BakBone NetVault 8.0 overtaking competitors with heterogeneous CDP

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Version 8.0 of BakBone’s flagship NetVault software, unveiled today [1st October], starts to implement the company’s new integrated data protection (IDP) strategy. Continuous data protection (CDP), available immediately for both Windows and Linux, is the most obvious product enhancement.

Thanks primarily to integrating CDP, NetVault’s functionality will enable users to plan a holistic approach to cover their needs for traditional backup and recovery, disaster recovery (DR), archiving, replication and snapshots. This reflects an emerging trend towards convergence of these functions as well as the pressure for business continuity 24×7.

“NetVault TrueCDP is fully integrated with recovery done through the standard GUI,” Andrew Brewerton, BakBone’s EMEA technical director commented. “No reinvestment is needed and it fits with existing VTL [virtual tape library] and D2D2T [Disk-to-disk-to-tape] technologies.”

The company admitted that, without CDP, it could be argued BakBone had been a little behind the curve, although its approach was to ensure the right technologies were chosen. On the other hand, BakBone’s concentration on heterogeneity, with support for Solaris and Mac OS X (with CDP promised a little later) in addition to Linux and Windows for servers and others for clients gives it an edge. It can now begin to claim it offers enterprise-class data protection for organisations with a complex mix of IT operating environments.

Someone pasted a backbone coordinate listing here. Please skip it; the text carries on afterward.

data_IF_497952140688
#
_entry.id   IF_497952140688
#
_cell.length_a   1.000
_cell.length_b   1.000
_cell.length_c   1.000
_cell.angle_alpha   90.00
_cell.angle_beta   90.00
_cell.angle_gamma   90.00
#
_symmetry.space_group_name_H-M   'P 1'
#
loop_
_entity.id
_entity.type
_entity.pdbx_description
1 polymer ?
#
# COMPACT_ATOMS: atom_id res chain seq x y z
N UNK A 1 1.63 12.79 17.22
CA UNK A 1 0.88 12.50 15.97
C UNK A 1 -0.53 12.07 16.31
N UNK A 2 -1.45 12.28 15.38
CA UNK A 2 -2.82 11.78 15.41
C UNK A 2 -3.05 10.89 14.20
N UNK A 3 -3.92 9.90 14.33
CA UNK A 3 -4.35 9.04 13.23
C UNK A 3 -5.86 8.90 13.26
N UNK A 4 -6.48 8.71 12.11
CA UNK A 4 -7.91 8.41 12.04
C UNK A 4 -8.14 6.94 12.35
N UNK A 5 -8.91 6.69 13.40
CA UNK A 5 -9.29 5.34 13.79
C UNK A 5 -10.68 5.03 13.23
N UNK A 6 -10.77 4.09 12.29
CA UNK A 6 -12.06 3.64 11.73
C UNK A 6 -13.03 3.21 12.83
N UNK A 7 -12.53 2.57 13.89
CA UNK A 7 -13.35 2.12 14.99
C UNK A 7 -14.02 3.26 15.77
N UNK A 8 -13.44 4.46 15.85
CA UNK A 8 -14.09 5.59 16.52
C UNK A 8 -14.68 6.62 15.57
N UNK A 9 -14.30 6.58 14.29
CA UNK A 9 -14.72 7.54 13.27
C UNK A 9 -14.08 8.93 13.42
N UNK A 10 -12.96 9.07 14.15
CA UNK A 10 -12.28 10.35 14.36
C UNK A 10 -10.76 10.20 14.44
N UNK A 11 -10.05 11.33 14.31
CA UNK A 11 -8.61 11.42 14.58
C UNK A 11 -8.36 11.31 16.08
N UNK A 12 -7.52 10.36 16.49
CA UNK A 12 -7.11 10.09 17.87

The name ‘TrueCDP’ is indirectly a dig at some companies who offer frequent snapshot data copies and call this CDP when it is not truly continuous (so leaving exposure to some data loss in between snapshots). BakBone’s solution offers both capabilities together—fixed point in time (FPIT) and on demand snapshots for nominated files (optionally to remote locations) and local any point in time (APIT) recovery. When used together, users can decide between frequent snapshots (more overhead) and less byte-level changes stored since the last backup, versus less snapshots but more stored transactions between them.

The CDP server can also be a client and output can be to either disk or tape. Once the ‘policy’ for FPIT and APIT has been set up through a simple GUI interface, the backup process can be automatic and capacity can be changed dynamically. So, if carefully thought through, this can also offer a multi-tiered DR element.

Andrew Martin, BakBone’s EMEA director of strategic alliances and channels, said: “BakBone is not [now] a backup company but a data protection company.” He saw major benefits of this integrated solution as providing less complexity and a faster ROI plus a single point of service and support—particularly for heterogeneous environments.

Clearly, this strategy reflects the company’s hope that existing BakBone backup and recovery users who currently carry competitive products for other functions will migrate to become more embedded with BakBone functionality in the future. It should also offer more revenue if the company wins new users. “Before [TrueCDP], we were losing part of the deal with our channel partners,” said Martin.

Heterogeneity is also helped by some other 8.0 features including: cluster support for SUN Cluster, Fujitsu PrimeQuest and Symantec (Veritas) Cluster Manager, and shared VTL additions to NetApp NDMP support. BakBone now also boasts a close relationship with Sun, with Sun offering its own support and including BakBone products with Sun product codes in its pricing catalogue.

Other additions related to security include: management of servers and clients across the firewall to extend administrative control, enabling of password change enforcement for compliance and encryption of D2D2T copies. However, NetVault does not yet offer de-duplication. (BakBone has support for de-duplication technologies from companies such as de-dup pioneer DataDomain.)

Clearly a lot is riding on NetVault 8.0 for BakBone. The market is very competitive and becoming more so but heterogeneous CDP fully integrated with complementary and proven backup and archiving technology is a big plus.

Initial single unit prices are $3,000 for Windows and $4,000 for Linux (UK/European pricing to come).